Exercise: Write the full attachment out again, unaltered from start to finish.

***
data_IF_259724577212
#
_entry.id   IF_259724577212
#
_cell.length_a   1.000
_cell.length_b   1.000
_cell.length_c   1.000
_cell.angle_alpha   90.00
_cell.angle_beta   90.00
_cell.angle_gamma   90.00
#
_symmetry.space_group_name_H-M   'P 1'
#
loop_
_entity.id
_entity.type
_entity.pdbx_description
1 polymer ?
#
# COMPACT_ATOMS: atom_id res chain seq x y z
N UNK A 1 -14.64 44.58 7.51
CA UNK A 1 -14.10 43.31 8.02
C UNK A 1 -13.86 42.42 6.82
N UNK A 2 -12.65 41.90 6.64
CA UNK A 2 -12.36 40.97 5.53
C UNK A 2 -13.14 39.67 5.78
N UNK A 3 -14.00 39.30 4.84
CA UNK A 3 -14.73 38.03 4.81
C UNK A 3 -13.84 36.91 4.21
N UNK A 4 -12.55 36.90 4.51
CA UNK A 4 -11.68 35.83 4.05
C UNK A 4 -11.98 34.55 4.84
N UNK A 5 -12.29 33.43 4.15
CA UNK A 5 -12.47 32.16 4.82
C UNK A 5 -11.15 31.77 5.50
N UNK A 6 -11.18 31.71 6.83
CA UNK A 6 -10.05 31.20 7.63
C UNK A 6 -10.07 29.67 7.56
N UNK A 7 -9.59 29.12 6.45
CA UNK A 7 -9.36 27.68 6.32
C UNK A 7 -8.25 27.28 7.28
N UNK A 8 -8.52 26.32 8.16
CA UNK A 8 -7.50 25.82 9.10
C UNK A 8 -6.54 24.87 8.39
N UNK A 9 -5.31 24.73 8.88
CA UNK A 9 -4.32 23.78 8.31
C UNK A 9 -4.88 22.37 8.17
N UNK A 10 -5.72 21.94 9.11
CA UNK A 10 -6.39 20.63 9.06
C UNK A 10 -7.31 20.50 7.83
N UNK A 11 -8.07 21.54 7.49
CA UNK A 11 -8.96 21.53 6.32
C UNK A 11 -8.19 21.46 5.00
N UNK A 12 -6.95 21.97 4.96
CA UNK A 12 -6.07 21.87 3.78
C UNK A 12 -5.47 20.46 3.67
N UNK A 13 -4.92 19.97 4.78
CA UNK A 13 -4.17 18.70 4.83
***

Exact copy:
data_IF_259724577212
#
_entry.id   IF_259724577212
#
_cell.length_a   1.000
_cell.length_b   1.000
_cell.length_c   1.000
_cell.angle_alpha   90.00
_cell.angle_beta   90.00
_cell.angle_gamma   90.00
#
_symmetry.space_group_name_H-M   'P 1'
#
loop_
_entity.id
_entity.type
_entity.pdbx_description
1 polymer ?
#
# COMPACT_ATOMS: atom_id res chain seq x y z
N UNK A 1 -14.64 44.58 7.51
CA UNK A 1 -14.10 43.31 8.02
C UNK A 1 -13.86 42.42 6.82
N UNK A 2 -12.65 41.90 6.64
CA UNK A 2 -12.36 40.97 5.53
C UNK A 2 -13.14 39.67 5.78
N UNK A 3 -14.00 39.30 4.84
CA UNK A 3 -14.73 38.03 4.81
C UNK A 3 -13.84 36.91 4.21
N UNK A 4 -12.55 36.90 4.51
CA UNK A 4 -11.68 35.83 4.05
C UNK A 4 -11.98 34.55 4.84
N UNK A 5 -12.29 33.43 4.15
CA UNK A 5 -12.47 32.16 4.82
C UNK A 5 -11.15 31.77 5.50
N UNK A 6 -11.18 31.71 6.83
CA UNK A 6 -10.05 31.20 7.63
C UNK A 6 -10.07 29.67 7.56
N UNK A 7 -9.59 29.12 6.45
CA UNK A 7 -9.36 27.68 6.32
C UNK A 7 -8.25 27.28 7.28
N UNK A 8 -8.52 26.32 8.16
CA UNK A 8 -7.50 25.82 9.10
C UNK A 8 -6.54 24.87 8.39
N UNK A 9 -5.31 24.73 8.88
CA UNK A 9 -4.32 23.78 8.31
C UNK A 9 -4.88 22.37 8.17
N UNK A 10 -5.72 21.94 9.11
CA UNK A 10 -6.39 20.63 9.06
C UNK A 10 -7.31 20.50 7.83
N UNK A 11 -8.07 21.54 7.49
CA UNK A 11 -8.96 21.53 6.32
C UNK A 11 -8.19 21.46 5.00
N UNK A 12 -6.95 21.97 4.96
CA UNK A 12 -6.07 21.87 3.78
C UNK A 12 -5.47 20.46 3.67
N UNK A 13 -4.92 19.97 4.78
CA UNK A 13 -4.17 18.70 4.83